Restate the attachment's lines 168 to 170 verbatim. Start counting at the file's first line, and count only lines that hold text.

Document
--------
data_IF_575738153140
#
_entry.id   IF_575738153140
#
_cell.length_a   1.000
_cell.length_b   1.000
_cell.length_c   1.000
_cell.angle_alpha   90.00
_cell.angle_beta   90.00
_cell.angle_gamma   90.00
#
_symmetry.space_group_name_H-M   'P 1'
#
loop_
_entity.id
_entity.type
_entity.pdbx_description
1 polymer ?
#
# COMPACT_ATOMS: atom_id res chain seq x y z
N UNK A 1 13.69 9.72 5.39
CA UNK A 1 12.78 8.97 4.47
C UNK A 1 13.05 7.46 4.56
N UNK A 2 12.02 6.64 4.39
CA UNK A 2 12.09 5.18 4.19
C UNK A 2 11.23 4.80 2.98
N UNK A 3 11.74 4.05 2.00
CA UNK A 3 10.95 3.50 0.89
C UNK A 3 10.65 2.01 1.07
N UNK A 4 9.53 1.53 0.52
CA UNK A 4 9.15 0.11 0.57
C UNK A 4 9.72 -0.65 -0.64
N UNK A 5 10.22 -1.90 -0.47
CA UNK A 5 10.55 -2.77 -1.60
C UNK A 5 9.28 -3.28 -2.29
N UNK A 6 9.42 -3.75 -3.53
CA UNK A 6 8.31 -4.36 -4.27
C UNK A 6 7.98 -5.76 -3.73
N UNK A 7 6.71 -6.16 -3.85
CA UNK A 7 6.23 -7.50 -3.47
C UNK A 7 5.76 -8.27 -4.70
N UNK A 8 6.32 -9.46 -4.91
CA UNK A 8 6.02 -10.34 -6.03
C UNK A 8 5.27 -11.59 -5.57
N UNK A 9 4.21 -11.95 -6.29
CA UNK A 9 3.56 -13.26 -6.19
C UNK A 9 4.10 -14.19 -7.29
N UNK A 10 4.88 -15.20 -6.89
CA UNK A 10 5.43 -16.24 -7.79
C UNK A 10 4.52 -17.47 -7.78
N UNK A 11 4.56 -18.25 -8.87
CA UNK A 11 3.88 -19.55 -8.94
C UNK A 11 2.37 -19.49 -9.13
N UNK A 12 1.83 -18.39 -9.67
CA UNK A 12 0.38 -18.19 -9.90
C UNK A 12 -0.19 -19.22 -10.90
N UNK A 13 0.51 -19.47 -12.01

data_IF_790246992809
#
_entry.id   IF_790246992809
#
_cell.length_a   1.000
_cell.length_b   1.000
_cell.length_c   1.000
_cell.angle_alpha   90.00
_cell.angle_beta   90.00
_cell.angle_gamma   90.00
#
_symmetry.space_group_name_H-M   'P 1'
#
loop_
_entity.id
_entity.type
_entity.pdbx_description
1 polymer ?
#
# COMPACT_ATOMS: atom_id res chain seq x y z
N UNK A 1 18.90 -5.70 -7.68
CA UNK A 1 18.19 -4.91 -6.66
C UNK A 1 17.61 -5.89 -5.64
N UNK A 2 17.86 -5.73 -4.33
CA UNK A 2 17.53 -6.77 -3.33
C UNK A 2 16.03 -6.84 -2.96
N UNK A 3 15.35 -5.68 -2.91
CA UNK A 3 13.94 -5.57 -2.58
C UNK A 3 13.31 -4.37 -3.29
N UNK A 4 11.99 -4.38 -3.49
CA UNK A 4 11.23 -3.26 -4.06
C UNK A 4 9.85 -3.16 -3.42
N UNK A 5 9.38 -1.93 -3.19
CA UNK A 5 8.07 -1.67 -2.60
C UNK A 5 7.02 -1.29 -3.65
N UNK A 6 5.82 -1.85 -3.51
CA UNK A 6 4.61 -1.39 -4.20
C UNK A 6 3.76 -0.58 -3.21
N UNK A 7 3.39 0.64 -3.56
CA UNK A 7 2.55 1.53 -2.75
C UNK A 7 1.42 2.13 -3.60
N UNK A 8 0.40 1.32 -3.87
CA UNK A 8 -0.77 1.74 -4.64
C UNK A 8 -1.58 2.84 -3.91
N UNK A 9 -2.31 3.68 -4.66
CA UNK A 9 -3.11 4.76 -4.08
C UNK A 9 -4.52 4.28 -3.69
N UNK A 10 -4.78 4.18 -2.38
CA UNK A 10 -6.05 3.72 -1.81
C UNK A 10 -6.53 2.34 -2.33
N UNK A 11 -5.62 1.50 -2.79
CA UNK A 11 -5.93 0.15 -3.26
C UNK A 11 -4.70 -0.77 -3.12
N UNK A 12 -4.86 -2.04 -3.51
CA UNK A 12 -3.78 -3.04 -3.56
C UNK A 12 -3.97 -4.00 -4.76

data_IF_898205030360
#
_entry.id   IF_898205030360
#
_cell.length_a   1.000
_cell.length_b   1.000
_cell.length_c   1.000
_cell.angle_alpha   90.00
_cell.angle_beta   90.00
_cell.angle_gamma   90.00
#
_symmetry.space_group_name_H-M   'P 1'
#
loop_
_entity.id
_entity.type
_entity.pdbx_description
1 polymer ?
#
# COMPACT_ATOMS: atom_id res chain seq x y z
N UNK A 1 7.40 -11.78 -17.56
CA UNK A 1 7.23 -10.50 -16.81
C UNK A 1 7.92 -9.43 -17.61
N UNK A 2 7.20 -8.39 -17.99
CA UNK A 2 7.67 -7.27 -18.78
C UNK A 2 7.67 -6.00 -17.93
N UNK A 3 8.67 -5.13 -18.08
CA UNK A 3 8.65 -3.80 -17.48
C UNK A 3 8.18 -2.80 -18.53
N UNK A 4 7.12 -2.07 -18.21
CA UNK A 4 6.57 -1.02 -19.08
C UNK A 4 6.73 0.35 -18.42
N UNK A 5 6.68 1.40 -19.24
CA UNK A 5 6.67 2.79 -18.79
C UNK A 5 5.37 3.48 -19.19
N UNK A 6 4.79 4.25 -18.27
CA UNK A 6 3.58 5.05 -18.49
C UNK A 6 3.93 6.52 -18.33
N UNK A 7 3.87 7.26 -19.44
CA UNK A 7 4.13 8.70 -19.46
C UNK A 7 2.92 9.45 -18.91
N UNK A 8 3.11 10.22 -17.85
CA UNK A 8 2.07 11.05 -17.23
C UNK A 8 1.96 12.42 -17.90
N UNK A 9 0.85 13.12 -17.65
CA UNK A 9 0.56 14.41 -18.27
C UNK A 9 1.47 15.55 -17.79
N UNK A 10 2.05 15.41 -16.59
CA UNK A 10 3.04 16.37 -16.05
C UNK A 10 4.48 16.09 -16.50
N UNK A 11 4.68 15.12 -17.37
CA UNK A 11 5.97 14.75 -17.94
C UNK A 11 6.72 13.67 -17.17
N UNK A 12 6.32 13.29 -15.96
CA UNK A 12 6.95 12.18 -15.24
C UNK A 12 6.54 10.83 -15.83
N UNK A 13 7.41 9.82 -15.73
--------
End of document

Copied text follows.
CA UNK A 12 6.95 12.18 -15.24
C UNK A 12 6.54 10.83 -15.83
N UNK A 13 7.41 9.82 -15.73